Mondaq Ltd requires you to register and provide information that personally identifies you, including what sort of information you are interested in, for three primary purposes:

  • To allow you to personalize the Mondaq websites you are visiting.
  • To enable features such as password reminder, newsletter alerts, email a colleague, and linking from Mondaq (and its affiliate sites) to your website.
  • To produce demographic feedback for our information providers who provide information free for your use.

Mondaq (and its affiliate sites) do not sell or provide your details to third parties other than information providers. The reason we provide our information providers with this information is so that they can measure the response their articles are receiving and provide you with information about their products and services.

If you do not want us to provide your name and email address you may opt out by clicking here .

If you do not wish to receive any future announcements of products and services offered by Mondaq by clicking here .

Information Collection and Use

We require site users to register with Mondaq (and its affiliate sites) to view the free information on the site. We also collect information from our users at several different points on the websites: this is so that we can customise the sites according to individual usage, provide 'session-aware' functionality, and ensure that content is acquired and developed appropriately. This gives us an overall picture of our user profiles, which in turn shows to our Editorial Contributors the type of person they are reaching by posting articles on Mondaq (and its affiliate sites) – meaning more free content for registered users.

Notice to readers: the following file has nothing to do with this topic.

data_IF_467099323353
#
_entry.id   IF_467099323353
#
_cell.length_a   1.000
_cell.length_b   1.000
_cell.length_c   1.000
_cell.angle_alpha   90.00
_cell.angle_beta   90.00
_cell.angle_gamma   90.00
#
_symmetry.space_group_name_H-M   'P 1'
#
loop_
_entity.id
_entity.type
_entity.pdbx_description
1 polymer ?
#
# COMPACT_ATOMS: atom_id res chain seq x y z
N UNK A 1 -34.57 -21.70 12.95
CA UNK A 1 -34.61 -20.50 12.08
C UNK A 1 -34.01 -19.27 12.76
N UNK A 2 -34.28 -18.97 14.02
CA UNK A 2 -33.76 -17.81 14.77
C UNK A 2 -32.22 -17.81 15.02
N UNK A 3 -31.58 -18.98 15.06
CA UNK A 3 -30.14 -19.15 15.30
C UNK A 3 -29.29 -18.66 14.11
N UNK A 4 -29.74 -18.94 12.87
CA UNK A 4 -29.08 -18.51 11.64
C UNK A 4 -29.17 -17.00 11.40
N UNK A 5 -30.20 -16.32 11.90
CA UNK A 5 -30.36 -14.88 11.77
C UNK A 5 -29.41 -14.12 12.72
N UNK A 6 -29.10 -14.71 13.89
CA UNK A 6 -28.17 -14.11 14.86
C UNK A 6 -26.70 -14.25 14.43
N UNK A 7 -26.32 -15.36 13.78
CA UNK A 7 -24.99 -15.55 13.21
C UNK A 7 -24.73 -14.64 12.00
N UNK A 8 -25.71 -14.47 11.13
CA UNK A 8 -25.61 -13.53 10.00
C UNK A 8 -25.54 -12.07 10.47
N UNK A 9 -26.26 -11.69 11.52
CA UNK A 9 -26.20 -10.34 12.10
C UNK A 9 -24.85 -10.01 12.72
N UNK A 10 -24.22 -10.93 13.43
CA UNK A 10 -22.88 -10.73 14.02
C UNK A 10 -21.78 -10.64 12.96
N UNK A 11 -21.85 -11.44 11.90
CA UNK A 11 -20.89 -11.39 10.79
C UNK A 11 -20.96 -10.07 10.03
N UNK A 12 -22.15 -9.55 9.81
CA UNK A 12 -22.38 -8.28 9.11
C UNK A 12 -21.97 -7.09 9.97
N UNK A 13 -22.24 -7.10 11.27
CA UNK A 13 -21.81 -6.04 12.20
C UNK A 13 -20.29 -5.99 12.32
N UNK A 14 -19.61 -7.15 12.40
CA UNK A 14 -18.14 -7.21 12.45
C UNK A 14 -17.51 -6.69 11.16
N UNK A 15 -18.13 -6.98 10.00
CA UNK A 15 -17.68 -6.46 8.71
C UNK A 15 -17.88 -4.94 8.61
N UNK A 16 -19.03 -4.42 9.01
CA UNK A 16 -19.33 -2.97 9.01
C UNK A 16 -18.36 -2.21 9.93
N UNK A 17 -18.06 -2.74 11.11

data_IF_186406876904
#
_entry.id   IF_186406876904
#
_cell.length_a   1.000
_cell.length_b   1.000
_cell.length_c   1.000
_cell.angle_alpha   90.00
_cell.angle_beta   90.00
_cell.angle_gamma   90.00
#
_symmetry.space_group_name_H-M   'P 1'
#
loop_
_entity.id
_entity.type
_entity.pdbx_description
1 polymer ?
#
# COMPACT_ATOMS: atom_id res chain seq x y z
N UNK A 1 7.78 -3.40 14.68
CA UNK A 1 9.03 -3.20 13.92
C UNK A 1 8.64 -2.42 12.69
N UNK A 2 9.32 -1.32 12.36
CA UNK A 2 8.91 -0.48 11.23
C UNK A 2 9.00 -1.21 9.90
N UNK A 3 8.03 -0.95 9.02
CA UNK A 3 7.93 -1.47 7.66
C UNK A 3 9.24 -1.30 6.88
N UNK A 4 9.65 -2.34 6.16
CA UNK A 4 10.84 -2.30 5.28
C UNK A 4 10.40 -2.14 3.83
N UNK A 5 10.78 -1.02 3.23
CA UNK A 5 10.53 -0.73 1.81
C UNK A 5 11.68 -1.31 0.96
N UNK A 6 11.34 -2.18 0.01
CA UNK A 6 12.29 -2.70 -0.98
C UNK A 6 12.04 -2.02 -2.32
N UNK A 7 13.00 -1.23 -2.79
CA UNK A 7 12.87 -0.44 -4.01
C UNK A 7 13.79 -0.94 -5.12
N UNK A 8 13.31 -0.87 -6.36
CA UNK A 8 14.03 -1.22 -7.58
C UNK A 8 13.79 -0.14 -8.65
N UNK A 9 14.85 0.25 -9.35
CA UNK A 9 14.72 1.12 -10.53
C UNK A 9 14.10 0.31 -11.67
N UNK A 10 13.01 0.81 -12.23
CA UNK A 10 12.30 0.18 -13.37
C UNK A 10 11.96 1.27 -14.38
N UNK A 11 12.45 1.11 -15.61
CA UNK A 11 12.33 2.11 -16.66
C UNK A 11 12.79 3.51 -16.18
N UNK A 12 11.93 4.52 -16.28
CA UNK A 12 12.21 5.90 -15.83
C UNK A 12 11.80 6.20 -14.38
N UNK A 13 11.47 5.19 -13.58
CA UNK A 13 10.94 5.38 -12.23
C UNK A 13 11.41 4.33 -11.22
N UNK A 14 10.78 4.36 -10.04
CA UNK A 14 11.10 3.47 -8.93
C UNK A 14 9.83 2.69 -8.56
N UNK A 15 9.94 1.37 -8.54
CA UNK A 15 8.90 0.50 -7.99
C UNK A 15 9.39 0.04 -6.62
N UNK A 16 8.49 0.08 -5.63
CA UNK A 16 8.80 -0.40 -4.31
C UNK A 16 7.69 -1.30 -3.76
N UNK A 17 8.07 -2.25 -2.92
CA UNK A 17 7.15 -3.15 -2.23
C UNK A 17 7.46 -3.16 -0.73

We are only able to provide the material on the Mondaq (and its affiliate sites) site free to site visitors because we can pass on information about the pages that users are viewing and the personal information users provide to us (e.g. email addresses) to reputable contributing firms such as law firms who author those pages. We do not sell or rent information to anyone else other than the authors of those pages, who may change from time to time. Should you wish us not to disclose your details to any of these parties, please tick the box above or tick the box marked "Opt out of Registration Information Disclosure" on the Your Profile page. We and our author organisations may only contact you via email or other means if you allow us to do so. Users can opt out of contact when they register on the site, or send an email to with “no disclosure” in the subject heading